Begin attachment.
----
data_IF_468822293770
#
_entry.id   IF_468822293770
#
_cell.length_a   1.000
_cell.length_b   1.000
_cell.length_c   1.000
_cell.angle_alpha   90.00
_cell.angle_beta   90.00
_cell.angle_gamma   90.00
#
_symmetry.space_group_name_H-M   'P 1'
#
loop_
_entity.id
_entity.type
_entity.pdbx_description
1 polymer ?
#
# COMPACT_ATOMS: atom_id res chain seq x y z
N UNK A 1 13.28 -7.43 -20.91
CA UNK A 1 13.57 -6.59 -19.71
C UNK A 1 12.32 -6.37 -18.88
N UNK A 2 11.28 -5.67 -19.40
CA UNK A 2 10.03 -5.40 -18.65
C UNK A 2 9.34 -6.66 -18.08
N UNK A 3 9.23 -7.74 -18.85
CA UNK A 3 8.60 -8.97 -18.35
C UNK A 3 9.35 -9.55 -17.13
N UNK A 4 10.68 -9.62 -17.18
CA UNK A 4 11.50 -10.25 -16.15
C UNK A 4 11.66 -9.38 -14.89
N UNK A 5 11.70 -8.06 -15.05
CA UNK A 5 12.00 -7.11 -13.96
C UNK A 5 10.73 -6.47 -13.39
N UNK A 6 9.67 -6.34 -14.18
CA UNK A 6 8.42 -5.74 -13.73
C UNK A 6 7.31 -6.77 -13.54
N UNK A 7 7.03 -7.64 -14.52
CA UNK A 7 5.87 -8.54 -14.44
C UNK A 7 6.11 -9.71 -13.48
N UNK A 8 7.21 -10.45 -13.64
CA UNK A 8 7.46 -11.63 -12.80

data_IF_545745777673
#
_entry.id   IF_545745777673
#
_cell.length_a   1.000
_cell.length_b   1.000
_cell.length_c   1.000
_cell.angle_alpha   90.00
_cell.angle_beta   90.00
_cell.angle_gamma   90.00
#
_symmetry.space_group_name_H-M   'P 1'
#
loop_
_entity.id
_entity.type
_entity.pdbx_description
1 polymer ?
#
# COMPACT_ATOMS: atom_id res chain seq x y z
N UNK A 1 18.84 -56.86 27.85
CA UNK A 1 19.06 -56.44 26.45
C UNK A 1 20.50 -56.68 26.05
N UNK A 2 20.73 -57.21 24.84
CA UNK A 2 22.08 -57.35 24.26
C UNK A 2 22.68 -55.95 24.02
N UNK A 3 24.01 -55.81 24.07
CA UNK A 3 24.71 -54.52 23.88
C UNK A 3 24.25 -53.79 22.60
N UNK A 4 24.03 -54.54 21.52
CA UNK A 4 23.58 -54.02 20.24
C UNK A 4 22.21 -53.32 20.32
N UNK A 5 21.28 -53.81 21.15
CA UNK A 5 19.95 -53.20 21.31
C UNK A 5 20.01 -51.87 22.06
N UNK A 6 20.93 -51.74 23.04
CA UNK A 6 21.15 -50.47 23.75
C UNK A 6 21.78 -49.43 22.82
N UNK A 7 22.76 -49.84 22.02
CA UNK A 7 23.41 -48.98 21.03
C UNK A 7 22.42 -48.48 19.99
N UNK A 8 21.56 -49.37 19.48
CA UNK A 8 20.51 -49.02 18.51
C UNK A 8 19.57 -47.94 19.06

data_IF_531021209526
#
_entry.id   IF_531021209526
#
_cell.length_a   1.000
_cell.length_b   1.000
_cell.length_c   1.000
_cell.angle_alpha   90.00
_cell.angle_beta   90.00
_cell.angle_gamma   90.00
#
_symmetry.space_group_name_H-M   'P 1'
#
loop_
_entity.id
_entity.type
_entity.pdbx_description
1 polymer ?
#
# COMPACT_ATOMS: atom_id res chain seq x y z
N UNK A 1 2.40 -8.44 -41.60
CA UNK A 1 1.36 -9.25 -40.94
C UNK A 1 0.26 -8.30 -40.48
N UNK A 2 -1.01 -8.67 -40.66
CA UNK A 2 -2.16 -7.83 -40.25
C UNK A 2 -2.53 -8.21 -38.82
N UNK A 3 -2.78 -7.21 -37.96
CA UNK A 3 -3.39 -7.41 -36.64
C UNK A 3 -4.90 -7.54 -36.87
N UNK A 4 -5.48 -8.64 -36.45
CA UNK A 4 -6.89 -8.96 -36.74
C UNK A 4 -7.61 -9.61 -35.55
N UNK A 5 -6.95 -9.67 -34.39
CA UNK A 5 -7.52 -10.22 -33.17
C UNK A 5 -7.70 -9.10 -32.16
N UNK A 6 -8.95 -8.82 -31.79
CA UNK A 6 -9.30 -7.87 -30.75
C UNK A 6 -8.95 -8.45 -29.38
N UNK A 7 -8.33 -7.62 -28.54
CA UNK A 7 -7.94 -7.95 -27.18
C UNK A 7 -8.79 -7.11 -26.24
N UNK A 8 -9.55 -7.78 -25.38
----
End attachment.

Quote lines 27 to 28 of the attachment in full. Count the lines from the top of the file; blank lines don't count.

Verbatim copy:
N UNK A 3 9.23 -7.74 -18.85
CA UNK A 3 8.60 -8.97 -18.35